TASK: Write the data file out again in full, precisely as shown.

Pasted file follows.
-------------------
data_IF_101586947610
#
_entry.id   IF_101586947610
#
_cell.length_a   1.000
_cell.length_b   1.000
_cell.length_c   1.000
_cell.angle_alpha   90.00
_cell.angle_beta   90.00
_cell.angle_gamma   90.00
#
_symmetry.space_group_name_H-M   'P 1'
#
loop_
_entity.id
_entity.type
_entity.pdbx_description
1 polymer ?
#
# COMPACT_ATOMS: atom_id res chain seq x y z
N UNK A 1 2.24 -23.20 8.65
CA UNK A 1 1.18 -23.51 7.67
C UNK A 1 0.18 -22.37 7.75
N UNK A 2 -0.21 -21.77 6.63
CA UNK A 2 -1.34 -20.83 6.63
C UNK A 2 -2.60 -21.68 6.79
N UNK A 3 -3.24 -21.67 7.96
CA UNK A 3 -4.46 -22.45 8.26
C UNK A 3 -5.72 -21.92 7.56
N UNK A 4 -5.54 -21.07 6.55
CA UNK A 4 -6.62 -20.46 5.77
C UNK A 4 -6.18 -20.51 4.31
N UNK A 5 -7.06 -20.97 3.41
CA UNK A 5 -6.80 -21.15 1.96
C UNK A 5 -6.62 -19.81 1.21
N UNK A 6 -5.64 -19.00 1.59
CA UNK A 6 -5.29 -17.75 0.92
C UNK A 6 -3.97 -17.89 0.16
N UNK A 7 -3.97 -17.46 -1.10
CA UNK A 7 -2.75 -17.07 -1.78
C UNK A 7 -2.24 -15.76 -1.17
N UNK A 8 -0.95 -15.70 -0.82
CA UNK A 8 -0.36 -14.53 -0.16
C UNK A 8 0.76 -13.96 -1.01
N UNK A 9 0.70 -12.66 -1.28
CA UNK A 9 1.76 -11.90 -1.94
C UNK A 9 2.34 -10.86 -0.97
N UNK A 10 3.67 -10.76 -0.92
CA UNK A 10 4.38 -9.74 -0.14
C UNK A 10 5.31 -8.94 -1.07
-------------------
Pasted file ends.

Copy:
data_IF_101586947610
#
_entry.id   IF_101586947610
#
_cell.length_a   1.000
_cell.length_b   1.000
_cell.length_c   1.000
_cell.angle_alpha   90.00
_cell.angle_beta   90.00
_cell.angle_gamma   90.00
#
_symmetry.space_group_name_H-M   'P 1'
#
loop_
_entity.id
_entity.type
_entity.pdbx_description
1 polymer ?
#
# COMPACT_ATOMS: atom_id res chain seq x y z
N UNK A 1 2.24 -23.20 8.65
CA UNK A 1 1.18 -23.51 7.67
C UNK A 1 0.18 -22.37 7.75
N UNK A 2 -0.21 -21.77 6.63
CA UNK A 2 -1.34 -20.83 6.63
C UNK A 2 -2.60 -21.68 6.79
N UNK A 3 -3.24 -21.67 7.96
CA UNK A 3 -4.46 -22.45 8.26
C UNK A 3 -5.72 -21.92 7.56
N UNK A 4 -5.54 -21.07 6.55
CA UNK A 4 -6.62 -20.46 5.77
C UNK A 4 -6.18 -20.51 4.31
N UNK A 5 -7.06 -20.97 3.41
CA UNK A 5 -6.80 -21.15 1.96
C UNK A 5 -6.62 -19.81 1.21
N UNK A 6 -5.64 -19.00 1.59
CA UNK A 6 -5.29 -17.75 0.92
C UNK A 6 -3.97 -17.89 0.16
N UNK A 7 -3.97 -17.46 -1.10
CA UNK A 7 -2.75 -17.07 -1.78
C UNK A 7 -2.24 -15.76 -1.17
N UNK A 8 -0.95 -15.70 -0.82
CA UNK A 8 -0.36 -14.53 -0.16
C UNK A 8 0.76 -13.96 -1.01
N UNK A 9 0.70 -12.66 -1.28
CA UNK A 9 1.76 -11.90 -1.94
C UNK A 9 2.34 -10.86 -0.97
N UNK A 10 3.67 -10.76 -0.92
CA UNK A 10 4.38 -9.74 -0.14
C UNK A 10 5.31 -8.94 -1.07